The point of all of this? Where in the past nine months has been the forward thinking for a group that clearly needs an overhaul. Tuesday night’s disaster against Brazil was just the straw that broke the camel’s back, but even the performances against Peru before it and certainly all Gold Cup long have shown enough to know this group as it currently is made up needs a severe overhaul.

As in, most of them shouldn’t be seeing the field in a USMNT kit for quite awhile. It isn’t as if the USMNT has much to lose in the back line these days. It can hardly get worse than what we’ve seen.

However, where is that change going to come from is perhaps the questions puzzling not just us, but Klinsmann as well. After all, there’s been very few if any change in the names in camp, just more like recycling names that have failed in the past and still come back for more.

If Klinsmann is serious about his tactics and wants the future to be bright, here are a few defensive-minded names he better be considering:

Matt Miazga, Steve Birnbaum, Perry Kitchen, and Shane O’Neill — names that are all from (or just recently from) the Klinsmann-hated Major League Soccer. However, league aside, these are all younger names that have shown up in big ways for their respective clubs. 

WASHINGTON, DC - MARCH 07:  Perry Kitchen #23 of D.C. United and Dilly Duka #11 of Montreal Impact go after the ball during the first half at RFK Stadium on March 7, 2015 in Washington, DC.  (Photo by Rob Carr/Getty Images)

WASHINGTON, DC – MARCH 07: Perry Kitchen #23 of D.C. United and Dilly Duka #11 of Montreal Impact go after the ball during the first half at RFK Stadium on March 7, 2015 in Washington, DC. (Photo by Rob Carr/Getty Images)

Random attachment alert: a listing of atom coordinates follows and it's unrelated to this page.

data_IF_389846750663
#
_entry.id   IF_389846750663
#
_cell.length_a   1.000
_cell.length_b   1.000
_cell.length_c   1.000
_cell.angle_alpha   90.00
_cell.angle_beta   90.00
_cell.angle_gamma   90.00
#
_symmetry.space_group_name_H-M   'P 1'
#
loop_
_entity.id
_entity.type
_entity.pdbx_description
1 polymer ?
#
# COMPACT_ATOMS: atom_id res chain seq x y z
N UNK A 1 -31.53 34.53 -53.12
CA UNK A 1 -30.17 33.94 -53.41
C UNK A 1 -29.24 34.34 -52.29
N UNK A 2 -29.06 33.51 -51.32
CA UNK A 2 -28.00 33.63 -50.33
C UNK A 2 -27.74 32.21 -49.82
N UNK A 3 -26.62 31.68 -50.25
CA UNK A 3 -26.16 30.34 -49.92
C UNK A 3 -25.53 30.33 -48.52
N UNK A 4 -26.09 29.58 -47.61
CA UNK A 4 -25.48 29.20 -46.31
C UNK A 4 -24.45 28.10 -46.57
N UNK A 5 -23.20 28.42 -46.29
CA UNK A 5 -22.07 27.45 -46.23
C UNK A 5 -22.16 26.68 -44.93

The elder statesman of this group is no doubt D.C. United defensive-midfielder Perry Kitchen, yet he is just 23. However, when you think of the good USMNT lineups in the past, they’ve always included gritty defensive midfielders willing to do the hard work. Whether that was Earnie Stewart in the 1990’s or Frankie Hejduk in 2002 or Pablo Mastoreni and Kyle Beckerman in more recent memory.

Kitchen has shown to be that type of gritty and unafraid player for his club side since his rookie season, and his linking play with the back line has been key to whatever success United has had over the past few years.

The real question is if Klinsmann sees him that defensive-mid role or wants to experiment with him as a potential central defender. It’s been clear in the past that positions at the club level mean little to Klinsmann — just ask attacking mid, turned defensive mid, turned defender, turned attacking mid again, Jermaine Jones.

Kitchen is no where near the athlete of Jones, but he could be slotted in to a few different roles as this squad looks to transition away from the aging Beckerman and Jones as defensive-mid options.

He’s clearly on Klinsmann’s radar, making his first two appearances for the senior national team following his call-up to the January camp. Yet, he hasn’t been part of the set up since. It may be the reset that is the January camp before things are shaken up once again, but Kitchen has performed well enough at the club level to warrant a much more serious look as the future of this team at defensive-mid.

His teammate with the Black-and-Red, Birnbaum, has been a pleasant surprise since his arrival as D.C. United’s 1st round pick in the 2013 MLS Superdraft — not exactly the route most are taking to national team call-ups these days under Klinsmann, but one that is working for Birnbaum.

Birnbaum is very good in the air, isn’t afraid to mix it up and plays well with the ball at his feet for a defender. In fact, some indicate distribution out of the back as being one of his strongest suits. Given what we’ve all seen lacking, it sure sounds like a player worth giving a crack at the USMNT roster.